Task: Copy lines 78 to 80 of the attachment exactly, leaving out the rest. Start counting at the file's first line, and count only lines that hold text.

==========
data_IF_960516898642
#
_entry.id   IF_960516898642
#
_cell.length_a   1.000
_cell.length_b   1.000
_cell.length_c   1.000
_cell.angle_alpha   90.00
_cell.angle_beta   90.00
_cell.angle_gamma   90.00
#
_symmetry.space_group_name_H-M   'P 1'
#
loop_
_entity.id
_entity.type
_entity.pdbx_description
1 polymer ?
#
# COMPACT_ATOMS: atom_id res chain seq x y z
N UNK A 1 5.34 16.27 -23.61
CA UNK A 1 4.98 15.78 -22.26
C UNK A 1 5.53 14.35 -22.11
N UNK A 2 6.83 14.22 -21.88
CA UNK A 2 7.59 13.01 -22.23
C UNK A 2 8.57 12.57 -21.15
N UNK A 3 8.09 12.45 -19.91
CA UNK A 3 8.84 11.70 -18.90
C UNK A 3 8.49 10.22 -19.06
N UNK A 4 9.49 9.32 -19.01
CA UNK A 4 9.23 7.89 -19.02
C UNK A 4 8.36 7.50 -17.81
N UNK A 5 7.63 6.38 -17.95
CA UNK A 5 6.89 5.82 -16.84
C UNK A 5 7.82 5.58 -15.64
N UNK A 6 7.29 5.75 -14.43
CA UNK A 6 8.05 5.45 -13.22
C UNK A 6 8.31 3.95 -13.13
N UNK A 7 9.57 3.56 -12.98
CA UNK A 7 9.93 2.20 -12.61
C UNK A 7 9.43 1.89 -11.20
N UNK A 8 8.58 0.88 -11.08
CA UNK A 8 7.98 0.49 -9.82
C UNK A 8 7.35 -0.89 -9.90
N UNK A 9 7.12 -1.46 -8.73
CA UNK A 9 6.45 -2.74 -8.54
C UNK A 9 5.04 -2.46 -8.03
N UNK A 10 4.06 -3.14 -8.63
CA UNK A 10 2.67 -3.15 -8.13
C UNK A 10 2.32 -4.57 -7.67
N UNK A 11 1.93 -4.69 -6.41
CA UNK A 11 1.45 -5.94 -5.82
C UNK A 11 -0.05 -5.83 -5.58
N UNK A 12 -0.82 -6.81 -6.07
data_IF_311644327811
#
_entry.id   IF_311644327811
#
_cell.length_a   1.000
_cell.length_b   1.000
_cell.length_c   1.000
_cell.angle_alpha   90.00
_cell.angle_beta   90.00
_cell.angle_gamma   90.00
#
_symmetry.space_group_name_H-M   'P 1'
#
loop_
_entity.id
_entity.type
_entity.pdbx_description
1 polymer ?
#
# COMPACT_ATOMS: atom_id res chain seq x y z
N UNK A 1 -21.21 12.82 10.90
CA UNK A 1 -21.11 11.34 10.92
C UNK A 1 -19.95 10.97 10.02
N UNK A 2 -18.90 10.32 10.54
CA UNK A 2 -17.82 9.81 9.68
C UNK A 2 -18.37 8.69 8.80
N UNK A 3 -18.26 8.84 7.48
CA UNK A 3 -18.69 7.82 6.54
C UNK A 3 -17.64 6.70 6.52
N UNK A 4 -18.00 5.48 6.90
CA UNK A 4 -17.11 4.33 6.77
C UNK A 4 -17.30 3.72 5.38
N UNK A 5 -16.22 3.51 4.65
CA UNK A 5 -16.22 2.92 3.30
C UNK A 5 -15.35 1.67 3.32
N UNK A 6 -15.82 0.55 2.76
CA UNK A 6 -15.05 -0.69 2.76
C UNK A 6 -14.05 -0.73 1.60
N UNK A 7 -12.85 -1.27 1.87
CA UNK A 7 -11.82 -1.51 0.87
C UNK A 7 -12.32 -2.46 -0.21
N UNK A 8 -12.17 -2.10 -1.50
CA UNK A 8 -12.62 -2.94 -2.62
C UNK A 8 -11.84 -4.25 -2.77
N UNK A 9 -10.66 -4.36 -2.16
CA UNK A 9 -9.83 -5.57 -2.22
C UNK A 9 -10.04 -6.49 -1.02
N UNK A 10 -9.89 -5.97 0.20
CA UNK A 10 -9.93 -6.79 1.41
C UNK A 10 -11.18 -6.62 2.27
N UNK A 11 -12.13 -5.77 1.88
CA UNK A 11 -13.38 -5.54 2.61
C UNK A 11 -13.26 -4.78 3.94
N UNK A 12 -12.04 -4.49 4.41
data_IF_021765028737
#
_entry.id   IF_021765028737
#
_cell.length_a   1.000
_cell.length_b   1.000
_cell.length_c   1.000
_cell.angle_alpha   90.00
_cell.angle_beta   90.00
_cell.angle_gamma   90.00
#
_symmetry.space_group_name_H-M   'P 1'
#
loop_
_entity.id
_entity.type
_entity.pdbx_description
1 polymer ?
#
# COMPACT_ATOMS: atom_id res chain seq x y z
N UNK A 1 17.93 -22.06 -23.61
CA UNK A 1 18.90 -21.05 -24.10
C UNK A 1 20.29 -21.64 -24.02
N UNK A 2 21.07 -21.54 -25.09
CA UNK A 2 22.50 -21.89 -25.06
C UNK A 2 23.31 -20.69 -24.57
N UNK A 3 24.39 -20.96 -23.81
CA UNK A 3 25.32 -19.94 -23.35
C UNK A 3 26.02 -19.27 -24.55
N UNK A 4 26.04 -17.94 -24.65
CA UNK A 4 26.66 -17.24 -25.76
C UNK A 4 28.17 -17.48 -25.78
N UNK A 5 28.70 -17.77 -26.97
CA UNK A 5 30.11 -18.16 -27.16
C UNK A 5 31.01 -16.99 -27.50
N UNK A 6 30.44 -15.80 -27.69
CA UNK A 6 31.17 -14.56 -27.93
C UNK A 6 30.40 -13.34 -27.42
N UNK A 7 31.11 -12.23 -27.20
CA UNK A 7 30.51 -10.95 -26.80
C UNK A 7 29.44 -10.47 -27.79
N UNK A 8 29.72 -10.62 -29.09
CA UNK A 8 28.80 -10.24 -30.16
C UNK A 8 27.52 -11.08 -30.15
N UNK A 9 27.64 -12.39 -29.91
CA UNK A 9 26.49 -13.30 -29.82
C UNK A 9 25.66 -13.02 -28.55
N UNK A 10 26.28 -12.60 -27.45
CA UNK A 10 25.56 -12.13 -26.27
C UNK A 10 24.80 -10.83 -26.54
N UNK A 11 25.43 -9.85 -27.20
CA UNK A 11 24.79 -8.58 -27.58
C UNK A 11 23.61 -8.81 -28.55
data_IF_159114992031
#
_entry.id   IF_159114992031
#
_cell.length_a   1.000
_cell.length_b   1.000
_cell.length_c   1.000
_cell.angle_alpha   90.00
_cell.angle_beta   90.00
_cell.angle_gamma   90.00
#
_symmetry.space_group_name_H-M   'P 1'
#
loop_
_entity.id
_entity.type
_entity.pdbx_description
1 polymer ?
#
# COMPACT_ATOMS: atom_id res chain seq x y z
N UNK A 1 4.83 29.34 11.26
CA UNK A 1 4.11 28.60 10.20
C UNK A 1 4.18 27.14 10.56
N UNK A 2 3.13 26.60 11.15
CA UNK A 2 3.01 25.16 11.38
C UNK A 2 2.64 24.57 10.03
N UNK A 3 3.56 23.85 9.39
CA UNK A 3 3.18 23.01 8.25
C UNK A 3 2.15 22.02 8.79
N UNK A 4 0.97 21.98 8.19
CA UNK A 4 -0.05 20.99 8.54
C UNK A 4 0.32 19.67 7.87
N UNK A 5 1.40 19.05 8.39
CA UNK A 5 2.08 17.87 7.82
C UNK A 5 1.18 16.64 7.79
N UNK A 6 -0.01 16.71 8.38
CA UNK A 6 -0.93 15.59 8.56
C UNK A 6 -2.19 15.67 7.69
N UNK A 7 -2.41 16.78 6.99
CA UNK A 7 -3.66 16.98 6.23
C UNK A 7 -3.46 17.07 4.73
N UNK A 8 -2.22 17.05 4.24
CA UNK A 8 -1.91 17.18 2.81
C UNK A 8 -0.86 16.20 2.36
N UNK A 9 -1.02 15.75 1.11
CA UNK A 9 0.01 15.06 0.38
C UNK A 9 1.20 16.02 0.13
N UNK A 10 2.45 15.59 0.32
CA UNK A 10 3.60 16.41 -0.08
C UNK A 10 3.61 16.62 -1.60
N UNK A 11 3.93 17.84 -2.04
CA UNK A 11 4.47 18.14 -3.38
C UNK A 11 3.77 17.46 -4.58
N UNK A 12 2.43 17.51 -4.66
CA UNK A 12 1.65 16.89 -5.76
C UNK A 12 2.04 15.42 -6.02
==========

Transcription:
N UNK A 2 -18.90 10.32 10.54
CA UNK A 2 -17.82 9.81 9.68
C UNK A 2 -18.37 8.69 8.80